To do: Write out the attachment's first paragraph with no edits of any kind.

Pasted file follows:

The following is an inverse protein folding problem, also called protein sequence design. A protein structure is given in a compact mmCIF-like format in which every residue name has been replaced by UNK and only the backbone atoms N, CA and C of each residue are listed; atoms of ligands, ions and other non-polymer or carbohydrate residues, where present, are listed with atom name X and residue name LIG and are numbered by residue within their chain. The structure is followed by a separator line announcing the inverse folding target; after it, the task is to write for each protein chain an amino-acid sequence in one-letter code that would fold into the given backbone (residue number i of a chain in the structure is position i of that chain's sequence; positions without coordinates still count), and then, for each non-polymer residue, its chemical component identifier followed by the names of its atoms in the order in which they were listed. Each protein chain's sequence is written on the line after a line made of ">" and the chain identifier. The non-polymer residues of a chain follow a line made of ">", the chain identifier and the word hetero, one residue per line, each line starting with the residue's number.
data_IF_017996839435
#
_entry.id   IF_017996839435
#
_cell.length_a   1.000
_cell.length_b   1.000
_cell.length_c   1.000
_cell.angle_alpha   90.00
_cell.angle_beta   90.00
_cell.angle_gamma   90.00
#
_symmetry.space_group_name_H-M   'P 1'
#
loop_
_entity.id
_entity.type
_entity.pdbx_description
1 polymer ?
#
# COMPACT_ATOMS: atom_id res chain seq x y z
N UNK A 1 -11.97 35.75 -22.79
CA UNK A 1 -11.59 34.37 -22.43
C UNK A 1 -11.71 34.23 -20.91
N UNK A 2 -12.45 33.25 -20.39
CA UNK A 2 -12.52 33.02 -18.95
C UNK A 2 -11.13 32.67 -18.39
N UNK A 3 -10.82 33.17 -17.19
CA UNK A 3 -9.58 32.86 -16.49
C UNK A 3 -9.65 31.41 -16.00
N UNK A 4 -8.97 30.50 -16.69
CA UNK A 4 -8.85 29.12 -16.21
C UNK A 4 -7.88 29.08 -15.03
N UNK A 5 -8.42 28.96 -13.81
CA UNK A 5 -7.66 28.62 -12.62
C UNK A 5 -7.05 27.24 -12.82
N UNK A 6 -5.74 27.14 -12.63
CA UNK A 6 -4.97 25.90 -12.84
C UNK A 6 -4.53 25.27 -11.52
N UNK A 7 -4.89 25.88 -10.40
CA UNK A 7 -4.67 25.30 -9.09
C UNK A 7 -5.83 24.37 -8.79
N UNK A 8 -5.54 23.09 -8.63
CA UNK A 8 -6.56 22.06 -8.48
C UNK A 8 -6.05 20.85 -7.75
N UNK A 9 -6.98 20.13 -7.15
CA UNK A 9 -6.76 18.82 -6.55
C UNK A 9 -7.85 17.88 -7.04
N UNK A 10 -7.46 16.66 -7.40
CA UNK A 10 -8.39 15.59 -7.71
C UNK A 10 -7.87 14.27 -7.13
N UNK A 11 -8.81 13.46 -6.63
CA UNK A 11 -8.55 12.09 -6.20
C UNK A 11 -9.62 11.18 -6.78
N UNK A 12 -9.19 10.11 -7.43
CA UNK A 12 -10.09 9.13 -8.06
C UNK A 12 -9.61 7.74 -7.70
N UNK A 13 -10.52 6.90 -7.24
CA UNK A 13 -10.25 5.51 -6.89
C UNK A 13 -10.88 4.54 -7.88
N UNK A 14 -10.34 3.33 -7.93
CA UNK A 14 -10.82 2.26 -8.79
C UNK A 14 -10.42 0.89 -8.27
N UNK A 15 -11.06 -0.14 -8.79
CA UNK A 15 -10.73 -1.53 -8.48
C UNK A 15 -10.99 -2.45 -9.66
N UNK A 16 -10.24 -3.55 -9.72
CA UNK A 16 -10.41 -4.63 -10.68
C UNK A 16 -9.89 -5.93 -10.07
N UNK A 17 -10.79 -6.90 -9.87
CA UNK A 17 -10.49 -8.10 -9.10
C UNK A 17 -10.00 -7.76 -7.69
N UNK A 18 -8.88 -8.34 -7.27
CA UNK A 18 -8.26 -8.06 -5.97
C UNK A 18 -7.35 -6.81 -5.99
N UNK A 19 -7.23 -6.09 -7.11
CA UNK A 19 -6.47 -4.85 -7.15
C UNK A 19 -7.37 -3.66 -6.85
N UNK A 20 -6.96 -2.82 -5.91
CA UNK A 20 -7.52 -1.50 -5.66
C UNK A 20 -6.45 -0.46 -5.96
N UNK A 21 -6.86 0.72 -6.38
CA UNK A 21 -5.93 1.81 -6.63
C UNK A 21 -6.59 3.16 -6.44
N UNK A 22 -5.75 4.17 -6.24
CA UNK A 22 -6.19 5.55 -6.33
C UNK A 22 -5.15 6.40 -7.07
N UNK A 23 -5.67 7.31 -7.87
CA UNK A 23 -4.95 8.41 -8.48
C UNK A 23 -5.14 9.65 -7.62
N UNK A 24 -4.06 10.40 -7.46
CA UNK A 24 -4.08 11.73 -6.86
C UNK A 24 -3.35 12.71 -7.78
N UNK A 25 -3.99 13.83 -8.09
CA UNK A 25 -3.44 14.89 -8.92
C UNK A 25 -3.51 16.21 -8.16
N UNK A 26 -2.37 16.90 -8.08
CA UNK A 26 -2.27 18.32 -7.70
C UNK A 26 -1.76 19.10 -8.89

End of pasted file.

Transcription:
The following is an inverse protein folding problem, also called protein sequence design. A protein structure is given in a compact mmCIF-like format in which every residue name has been replaced by UNK and only the backbone atoms N, CA and C of each residue are listed; atoms of ligands, ions and other non-polymer or carbohydrate residues, where present, are listed with atom name X and residue name LIG and are numbered by residue within their chain. The structure is followed by a separator line announcing the inverse folding target; after it, the task is to write for each protein chain an amino-acid sequence in one-letter code that would fold into the given backbone (residue number i of a chain in the structure is position i of that chain's sequence; positions without coordinates still count), and then, for each non-polymer residue, its chemical component identifier followed by the names of its atoms in the order in which they were listed. Each protein chain's sequence is written on the line after a line made of ">" and the chain identifier. The non-polymer residues of a chain follow a line made of ">", the chain identifier and the word hetero, one residue per line, each line starting with the residue's number.